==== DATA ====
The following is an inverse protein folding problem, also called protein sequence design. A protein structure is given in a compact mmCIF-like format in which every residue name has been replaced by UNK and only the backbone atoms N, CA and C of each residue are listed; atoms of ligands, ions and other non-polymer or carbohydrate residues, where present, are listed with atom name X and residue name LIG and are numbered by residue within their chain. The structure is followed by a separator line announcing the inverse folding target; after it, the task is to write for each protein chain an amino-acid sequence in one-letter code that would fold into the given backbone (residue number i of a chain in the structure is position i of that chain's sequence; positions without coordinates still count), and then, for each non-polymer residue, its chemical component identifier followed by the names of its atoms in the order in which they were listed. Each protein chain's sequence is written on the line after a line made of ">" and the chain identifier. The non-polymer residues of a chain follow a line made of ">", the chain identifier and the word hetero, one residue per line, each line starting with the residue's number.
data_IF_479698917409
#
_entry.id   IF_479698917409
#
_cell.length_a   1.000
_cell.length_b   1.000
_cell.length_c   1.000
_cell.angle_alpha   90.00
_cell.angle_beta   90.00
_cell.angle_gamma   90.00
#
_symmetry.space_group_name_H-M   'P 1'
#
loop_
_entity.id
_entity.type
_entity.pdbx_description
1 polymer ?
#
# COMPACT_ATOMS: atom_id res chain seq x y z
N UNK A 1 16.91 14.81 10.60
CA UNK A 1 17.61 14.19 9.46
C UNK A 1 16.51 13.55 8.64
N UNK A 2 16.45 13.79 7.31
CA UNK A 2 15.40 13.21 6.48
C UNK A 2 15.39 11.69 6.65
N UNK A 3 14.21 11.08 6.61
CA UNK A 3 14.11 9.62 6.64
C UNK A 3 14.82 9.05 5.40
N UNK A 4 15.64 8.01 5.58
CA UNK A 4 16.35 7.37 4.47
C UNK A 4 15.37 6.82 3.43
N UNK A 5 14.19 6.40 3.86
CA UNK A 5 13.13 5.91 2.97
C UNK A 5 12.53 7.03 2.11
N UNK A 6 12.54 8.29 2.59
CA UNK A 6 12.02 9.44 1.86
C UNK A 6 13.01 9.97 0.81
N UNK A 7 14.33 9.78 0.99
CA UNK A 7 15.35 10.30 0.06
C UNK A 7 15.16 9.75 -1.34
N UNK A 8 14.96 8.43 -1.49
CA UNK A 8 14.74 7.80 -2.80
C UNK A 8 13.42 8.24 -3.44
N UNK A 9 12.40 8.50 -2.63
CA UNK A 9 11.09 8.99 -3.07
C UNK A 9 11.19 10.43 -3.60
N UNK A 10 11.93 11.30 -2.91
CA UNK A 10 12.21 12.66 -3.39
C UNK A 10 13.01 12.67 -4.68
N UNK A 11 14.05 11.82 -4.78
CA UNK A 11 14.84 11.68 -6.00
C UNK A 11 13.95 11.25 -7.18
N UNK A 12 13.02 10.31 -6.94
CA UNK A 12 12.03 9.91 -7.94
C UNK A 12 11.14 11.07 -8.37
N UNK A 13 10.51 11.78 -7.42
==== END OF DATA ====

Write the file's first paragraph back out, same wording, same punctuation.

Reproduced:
The following is an inverse protein folding problem, also called protein sequence design. A protein structure is given in a compact mmCIF-like format in which every residue name has been replaced by UNK and only the backbone atoms N, CA and C of each residue are listed; atoms of ligands, ions and other non-polymer or carbohydrate residues, where present, are listed with atom name X and residue name LIG and are numbered by residue within their chain. The structure is followed by a separator line announcing the inverse folding target; after it, the task is to write for each protein chain an amino-acid sequence in one-letter code that would fold into the given backbone (residue number i of a chain in the structure is position i of that chain's sequence; positions without coordinates still count), and then, for each non-polymer residue, its chemical component identifier followed by the names of its atoms in the order in which they were listed. Each protein chain's sequence is written on the line after a line made of ">" and the chain identifier. The non-polymer residues of a chain follow a line made of ">", the chain identifier and the word hetero, one residue per line, each line starting with the residue's number.